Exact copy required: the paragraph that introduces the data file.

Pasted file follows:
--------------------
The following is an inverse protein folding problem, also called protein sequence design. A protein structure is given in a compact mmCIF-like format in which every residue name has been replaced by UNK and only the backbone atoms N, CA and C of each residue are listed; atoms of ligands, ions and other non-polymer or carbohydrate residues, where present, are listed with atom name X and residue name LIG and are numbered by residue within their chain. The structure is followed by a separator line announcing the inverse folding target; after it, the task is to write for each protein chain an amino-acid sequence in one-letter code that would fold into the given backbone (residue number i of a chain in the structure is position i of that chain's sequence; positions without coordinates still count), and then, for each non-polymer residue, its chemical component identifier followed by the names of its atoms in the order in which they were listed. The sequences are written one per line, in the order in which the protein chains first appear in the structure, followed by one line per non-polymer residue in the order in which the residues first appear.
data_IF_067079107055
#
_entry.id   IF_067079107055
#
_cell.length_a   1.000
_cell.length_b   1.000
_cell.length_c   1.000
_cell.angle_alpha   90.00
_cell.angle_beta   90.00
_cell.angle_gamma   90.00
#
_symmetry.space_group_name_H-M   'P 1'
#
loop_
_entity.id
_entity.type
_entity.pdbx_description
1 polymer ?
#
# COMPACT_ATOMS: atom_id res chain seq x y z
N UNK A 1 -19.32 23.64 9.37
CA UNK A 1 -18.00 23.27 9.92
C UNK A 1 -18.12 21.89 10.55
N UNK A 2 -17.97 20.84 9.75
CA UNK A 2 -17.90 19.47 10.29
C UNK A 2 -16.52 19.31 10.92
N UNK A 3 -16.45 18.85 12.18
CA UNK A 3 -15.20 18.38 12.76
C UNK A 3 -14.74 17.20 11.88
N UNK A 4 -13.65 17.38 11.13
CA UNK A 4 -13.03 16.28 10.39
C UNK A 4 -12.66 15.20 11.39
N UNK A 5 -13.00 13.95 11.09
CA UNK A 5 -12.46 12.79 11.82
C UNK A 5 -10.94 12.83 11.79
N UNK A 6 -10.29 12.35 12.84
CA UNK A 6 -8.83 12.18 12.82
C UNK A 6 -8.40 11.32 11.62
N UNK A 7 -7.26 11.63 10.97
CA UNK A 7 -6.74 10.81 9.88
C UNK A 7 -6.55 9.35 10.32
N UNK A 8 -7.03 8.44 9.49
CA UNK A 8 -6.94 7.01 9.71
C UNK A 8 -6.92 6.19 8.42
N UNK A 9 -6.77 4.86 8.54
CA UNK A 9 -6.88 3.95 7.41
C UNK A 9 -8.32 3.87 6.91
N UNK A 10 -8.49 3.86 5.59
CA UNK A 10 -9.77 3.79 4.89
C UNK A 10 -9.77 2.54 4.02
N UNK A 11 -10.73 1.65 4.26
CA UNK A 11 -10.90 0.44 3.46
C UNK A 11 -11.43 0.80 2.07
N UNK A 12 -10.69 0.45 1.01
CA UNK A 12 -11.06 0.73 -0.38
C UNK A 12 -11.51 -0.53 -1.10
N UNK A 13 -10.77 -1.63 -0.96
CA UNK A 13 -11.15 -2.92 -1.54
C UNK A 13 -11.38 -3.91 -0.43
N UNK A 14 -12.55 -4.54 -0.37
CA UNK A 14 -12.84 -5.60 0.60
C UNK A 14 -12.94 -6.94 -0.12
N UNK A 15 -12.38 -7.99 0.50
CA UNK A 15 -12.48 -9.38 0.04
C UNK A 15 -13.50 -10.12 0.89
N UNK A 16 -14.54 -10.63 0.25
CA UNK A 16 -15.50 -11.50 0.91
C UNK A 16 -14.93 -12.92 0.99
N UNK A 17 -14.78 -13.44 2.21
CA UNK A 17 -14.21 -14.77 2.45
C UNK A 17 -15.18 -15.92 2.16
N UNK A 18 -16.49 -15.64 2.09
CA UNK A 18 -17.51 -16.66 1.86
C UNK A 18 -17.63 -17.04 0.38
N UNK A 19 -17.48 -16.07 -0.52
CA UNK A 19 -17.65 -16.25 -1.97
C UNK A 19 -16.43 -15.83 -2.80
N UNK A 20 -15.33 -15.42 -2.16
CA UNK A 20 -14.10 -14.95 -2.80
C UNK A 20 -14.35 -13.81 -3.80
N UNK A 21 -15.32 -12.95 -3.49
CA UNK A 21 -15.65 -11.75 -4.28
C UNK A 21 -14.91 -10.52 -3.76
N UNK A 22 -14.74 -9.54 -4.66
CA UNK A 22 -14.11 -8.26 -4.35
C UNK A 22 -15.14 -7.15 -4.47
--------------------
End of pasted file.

The following is an inverse protein folding problem, also called protein sequence design. A protein structure is given in a compact mmCIF-like format in which every residue name has been replaced by UNK and only the backbone atoms N, CA and C of each residue are listed; atoms of ligands, ions and other non-polymer or carbohydrate residues, where present, are listed with atom name X and residue name LIG and are numbered by residue within their chain. The structure is followed by a separator line announcing the inverse folding target; after it, the task is to write for each protein chain an amino-acid sequence in one-letter code that would fold into the given backbone (residue number i of a chain in the structure is position i of that chain's sequence; positions without coordinates still count), and then, for each non-polymer residue, its chemical component identifier followed by the names of its atoms in the order in which they were listed. The sequences are written one per line, in the order in which the protein chains first appear in the structure, followed by one line per non-polymer residue in the order in which the residues first appear.